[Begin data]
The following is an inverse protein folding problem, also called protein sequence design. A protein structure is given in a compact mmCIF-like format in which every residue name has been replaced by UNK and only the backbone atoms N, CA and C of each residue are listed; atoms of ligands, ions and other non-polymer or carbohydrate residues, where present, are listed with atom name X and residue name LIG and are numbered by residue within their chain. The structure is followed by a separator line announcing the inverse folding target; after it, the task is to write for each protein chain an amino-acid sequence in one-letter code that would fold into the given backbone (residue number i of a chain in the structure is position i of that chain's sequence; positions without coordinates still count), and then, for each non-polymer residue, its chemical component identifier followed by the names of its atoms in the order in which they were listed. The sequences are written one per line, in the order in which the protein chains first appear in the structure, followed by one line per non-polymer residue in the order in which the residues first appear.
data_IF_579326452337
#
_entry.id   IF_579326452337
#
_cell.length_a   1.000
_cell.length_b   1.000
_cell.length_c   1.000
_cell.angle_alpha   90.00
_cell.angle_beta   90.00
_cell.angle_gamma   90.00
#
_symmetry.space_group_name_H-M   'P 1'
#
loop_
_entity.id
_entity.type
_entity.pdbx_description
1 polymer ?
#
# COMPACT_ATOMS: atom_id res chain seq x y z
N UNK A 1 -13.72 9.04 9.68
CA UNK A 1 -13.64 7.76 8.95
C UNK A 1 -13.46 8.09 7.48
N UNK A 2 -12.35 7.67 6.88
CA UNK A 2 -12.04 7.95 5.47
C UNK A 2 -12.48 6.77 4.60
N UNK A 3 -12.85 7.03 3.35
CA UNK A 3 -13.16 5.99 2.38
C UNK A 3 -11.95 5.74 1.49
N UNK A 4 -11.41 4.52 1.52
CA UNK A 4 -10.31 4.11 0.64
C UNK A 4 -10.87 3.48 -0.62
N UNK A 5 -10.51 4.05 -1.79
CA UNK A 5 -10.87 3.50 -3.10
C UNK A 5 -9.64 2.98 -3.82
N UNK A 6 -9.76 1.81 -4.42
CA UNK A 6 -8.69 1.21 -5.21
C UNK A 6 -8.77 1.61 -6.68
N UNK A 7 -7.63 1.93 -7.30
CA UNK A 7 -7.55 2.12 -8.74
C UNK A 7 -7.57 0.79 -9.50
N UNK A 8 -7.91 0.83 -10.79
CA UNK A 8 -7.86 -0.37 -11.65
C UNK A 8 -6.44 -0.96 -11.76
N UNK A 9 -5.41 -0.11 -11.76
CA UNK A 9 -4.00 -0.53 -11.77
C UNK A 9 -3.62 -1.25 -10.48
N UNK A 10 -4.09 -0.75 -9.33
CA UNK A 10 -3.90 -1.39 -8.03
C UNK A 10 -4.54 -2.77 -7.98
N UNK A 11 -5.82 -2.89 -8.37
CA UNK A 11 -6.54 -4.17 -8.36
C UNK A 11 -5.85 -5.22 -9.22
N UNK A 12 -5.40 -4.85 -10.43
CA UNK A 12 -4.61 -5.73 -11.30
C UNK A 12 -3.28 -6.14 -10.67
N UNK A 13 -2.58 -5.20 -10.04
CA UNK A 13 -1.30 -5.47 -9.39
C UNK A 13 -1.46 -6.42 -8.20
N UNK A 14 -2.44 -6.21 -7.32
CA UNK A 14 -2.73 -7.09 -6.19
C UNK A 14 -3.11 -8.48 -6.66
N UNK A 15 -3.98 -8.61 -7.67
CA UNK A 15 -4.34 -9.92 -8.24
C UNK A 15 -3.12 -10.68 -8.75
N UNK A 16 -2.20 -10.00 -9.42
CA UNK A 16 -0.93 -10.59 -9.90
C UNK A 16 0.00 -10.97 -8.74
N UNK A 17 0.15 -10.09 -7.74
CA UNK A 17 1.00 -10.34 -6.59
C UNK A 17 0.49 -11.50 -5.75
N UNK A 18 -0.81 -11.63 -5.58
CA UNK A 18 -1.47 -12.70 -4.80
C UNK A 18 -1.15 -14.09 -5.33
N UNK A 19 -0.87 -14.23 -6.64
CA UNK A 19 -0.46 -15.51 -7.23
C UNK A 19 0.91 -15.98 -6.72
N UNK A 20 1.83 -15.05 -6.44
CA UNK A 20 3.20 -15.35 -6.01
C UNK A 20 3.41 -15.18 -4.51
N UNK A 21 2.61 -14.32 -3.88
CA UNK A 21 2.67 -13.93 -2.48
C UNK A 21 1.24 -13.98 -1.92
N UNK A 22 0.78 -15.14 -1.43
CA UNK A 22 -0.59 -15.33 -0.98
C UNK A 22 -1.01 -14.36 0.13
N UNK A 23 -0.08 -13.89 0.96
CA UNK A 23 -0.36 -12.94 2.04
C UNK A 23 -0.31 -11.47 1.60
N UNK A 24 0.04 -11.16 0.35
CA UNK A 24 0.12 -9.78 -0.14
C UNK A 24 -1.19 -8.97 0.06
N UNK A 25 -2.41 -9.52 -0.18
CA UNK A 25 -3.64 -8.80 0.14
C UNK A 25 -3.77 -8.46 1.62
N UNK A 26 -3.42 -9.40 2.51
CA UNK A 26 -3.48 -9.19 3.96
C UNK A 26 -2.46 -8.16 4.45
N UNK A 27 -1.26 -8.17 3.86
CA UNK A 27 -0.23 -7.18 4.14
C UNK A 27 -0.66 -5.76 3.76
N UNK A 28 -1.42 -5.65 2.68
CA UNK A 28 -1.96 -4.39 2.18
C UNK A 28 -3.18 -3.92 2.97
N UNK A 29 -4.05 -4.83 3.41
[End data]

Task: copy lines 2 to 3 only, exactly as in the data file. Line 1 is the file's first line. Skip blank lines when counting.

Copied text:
data_IF_579326452337
#